Figure 2 The SCFAs levels in the ileum and cecum. (A–D) Acetate, propitiate, butyrate, and isobutyrate levels in the ileum. (E–H) Acetate, propitiate, butyrate, and isobutyrate levels in the cecum. Except for the control, all groups are given two-week chronic restraint stress. Data are mean with SEM (n=6-10 per group for each test). #P<0.05 in the unpaired t-tests. *P<0.05, **P<0.01, ***P<0.001 in the unpaired t-tests.
Butylated Starch Improved the Gut Barrier Function of Depressed Mice
Gut barrier function was evaluated by the gene expression of tight junction protein levels. CRS induced a significant reduction of the transcriptional level of the ZO-1 gene P=0.049), the Claudin gene (P=0.038), and the Occludin gene (P=0.048). Intriguingly, the butylated starch showed a superior effect to others to restore the gut barrier (Figures 3A–C). The deficit of gut barrier resulted in increased serum lipopolysaccharide (LPS; Figure 3D) and inflammatory cytokines, including serum IL-1β (P=0.001), IL-6 (P<0.001), and TNF-α (P=0.074) (Figures 3E–G). Butylated starch significantly reduced the serum IL-1β (P=0.025) and IL-6 (P=0.002) levels. The isobutyrate starch could also reduce the serum IL-6 level (P=0.036; Figure 3F). In addition, butylated starch reduced the serum TNF-α level, with a trend statistical difference (P=0.054, Figure 3D).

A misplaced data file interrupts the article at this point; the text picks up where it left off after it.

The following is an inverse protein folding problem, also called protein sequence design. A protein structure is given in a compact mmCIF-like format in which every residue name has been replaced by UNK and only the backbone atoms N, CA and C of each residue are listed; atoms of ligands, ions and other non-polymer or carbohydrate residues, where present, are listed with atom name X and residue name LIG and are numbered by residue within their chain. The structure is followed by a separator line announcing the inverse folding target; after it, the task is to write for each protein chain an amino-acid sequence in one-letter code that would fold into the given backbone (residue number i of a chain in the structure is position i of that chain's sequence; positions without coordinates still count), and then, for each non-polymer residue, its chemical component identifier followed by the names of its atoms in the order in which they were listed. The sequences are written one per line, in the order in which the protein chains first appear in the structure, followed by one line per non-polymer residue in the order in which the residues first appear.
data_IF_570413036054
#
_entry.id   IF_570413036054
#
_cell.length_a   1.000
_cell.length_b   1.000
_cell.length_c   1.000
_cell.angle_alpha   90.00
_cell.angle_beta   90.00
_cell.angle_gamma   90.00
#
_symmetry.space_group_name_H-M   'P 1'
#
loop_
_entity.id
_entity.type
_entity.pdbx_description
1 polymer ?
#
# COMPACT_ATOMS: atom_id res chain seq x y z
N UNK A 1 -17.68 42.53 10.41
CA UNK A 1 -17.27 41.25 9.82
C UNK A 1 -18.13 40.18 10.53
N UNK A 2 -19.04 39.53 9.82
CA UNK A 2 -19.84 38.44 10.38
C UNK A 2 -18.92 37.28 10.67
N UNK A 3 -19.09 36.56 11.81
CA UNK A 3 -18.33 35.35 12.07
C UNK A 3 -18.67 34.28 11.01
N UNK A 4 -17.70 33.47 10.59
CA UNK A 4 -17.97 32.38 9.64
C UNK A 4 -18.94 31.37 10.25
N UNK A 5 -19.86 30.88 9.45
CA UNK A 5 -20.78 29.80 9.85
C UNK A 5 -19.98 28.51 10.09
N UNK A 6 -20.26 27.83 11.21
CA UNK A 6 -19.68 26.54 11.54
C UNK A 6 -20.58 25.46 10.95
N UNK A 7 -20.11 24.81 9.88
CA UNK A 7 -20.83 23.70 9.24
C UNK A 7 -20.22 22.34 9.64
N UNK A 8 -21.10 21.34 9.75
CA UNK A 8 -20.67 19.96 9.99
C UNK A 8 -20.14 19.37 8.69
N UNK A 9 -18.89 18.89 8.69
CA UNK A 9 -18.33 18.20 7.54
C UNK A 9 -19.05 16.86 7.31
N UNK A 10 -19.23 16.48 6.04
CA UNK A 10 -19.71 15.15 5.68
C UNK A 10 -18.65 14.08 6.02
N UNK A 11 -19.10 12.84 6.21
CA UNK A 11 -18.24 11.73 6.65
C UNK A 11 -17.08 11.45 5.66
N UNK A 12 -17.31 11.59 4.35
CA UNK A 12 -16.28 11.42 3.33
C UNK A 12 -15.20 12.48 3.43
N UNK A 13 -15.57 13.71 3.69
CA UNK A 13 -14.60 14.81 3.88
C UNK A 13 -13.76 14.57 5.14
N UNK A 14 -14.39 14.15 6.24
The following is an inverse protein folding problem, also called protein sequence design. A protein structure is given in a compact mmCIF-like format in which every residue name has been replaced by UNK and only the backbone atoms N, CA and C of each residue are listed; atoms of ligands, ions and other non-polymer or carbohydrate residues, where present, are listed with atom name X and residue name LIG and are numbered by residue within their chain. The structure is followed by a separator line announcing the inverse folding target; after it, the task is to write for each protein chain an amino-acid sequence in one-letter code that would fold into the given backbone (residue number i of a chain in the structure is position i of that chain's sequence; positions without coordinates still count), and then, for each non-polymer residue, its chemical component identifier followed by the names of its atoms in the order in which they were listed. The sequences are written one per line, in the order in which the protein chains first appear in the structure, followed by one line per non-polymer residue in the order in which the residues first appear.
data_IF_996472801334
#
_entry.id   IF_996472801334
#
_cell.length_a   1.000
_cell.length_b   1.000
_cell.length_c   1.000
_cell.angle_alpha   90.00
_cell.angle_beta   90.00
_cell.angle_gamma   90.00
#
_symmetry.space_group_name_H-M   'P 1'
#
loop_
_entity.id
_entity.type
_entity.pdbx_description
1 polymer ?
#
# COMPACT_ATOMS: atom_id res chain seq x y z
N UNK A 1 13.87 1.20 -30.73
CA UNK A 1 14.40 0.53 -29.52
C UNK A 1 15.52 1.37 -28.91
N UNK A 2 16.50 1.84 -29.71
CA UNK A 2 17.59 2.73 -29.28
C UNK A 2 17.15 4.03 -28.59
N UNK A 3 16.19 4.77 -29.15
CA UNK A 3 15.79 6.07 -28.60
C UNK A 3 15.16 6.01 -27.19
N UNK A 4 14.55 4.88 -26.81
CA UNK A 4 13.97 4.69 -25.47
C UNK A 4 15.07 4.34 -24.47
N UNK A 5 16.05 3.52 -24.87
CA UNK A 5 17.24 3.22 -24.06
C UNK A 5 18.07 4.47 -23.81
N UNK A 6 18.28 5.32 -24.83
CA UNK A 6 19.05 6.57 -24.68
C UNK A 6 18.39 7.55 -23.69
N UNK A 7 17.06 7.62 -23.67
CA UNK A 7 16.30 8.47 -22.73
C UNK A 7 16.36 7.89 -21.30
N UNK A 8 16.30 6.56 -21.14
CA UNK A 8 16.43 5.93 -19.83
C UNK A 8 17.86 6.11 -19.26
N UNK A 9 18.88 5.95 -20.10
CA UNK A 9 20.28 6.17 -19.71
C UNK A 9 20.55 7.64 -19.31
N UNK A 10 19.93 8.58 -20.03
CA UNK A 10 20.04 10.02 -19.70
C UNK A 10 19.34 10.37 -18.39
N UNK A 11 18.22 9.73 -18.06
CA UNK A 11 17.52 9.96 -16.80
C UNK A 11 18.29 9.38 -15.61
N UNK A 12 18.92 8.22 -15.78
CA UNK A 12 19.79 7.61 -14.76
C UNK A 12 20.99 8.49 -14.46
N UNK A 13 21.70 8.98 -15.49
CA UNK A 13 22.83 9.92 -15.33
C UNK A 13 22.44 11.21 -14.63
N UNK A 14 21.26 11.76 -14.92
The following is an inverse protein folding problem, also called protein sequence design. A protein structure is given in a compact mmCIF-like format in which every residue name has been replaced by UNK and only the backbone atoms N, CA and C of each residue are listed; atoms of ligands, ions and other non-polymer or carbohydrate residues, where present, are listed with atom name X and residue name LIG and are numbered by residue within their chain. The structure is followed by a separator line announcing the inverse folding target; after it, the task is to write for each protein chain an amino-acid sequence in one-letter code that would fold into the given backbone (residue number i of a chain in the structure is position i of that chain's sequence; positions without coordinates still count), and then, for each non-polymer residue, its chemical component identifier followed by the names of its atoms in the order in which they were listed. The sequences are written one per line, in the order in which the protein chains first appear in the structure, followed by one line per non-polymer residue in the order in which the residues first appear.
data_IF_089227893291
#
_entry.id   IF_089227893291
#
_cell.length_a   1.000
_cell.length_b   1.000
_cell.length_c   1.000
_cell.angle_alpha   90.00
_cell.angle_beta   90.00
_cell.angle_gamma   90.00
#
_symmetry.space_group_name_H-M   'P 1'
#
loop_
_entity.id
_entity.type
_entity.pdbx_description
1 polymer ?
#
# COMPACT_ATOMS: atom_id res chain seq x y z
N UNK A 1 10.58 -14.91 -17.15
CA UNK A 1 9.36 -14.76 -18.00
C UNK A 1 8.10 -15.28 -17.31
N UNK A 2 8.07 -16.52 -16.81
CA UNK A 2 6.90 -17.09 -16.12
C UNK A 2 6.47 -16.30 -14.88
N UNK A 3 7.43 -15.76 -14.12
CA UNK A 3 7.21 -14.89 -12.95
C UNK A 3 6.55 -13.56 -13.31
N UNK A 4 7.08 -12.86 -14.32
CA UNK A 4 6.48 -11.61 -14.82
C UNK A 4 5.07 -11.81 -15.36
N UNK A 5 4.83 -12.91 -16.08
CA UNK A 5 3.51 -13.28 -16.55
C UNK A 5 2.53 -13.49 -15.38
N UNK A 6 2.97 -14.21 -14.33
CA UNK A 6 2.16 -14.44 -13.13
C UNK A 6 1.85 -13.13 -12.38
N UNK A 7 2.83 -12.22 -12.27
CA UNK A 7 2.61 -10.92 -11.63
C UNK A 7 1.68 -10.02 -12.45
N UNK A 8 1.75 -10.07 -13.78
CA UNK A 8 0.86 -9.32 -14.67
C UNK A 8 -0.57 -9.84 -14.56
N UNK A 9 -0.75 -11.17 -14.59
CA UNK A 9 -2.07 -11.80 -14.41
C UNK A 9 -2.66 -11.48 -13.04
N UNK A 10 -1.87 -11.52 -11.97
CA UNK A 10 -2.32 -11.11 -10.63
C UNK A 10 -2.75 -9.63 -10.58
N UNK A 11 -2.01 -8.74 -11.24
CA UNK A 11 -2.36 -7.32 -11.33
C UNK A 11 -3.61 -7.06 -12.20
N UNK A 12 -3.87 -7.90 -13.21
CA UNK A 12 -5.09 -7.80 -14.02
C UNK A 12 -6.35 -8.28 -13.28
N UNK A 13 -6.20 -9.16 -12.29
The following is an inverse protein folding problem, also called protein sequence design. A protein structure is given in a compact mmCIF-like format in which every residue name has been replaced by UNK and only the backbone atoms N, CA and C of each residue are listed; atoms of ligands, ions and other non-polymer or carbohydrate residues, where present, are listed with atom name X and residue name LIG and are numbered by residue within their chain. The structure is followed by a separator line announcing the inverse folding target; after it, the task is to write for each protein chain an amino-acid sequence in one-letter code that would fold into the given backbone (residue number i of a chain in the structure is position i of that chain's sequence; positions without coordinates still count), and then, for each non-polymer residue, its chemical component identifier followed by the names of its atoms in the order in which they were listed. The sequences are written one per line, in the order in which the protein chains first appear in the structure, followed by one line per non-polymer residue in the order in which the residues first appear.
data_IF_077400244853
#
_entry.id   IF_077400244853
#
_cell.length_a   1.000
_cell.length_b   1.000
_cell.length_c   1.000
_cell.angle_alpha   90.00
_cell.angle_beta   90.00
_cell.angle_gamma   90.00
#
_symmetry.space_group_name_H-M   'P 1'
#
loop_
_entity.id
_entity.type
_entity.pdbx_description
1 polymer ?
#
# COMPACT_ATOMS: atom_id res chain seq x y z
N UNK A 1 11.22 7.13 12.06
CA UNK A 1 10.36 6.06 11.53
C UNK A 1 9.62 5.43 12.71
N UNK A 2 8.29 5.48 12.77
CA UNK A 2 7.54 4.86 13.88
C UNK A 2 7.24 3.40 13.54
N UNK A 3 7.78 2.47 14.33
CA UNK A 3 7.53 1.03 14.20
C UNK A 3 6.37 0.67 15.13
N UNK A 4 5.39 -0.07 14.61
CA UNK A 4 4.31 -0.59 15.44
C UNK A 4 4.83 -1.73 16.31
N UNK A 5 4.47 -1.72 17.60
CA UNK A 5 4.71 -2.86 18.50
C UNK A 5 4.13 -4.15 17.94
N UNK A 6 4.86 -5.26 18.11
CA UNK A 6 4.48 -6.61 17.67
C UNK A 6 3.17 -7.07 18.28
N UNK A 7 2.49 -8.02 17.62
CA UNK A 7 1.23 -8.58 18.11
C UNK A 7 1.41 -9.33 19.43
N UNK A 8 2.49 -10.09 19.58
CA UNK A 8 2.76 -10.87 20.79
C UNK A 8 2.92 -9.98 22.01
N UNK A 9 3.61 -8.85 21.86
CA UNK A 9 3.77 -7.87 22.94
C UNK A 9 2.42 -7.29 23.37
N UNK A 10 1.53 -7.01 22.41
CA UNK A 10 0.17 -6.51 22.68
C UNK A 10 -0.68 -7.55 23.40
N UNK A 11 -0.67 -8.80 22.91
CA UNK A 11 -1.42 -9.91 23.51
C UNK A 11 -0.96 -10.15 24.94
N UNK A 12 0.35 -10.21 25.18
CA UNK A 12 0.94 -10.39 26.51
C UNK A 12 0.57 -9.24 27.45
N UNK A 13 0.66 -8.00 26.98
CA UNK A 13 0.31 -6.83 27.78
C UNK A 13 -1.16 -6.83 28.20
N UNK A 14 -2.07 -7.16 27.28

Figure 3 The SCFAs levels in the ileum and cecum. (A–C) mRNA levels of the ZO-1, Claudin, and Occludin protein in the colon tissues. (D–G) Serum LPS and inflammatory cytokines (IL-1β, IL-6, and TNF-α) levels. Except for the control, all groups are given two-week chronic restraint stress. Data are mean with SEM (n=6-10 per group for each test). #P<0.05, ##P<0.01, ###P<0.001 in the unpaired t-tests. *P<0.05, **P<0.01 in the unpaired t-tests.
Butylated Starch Changed the Gut Microbial Composition and Function of Depressed Mice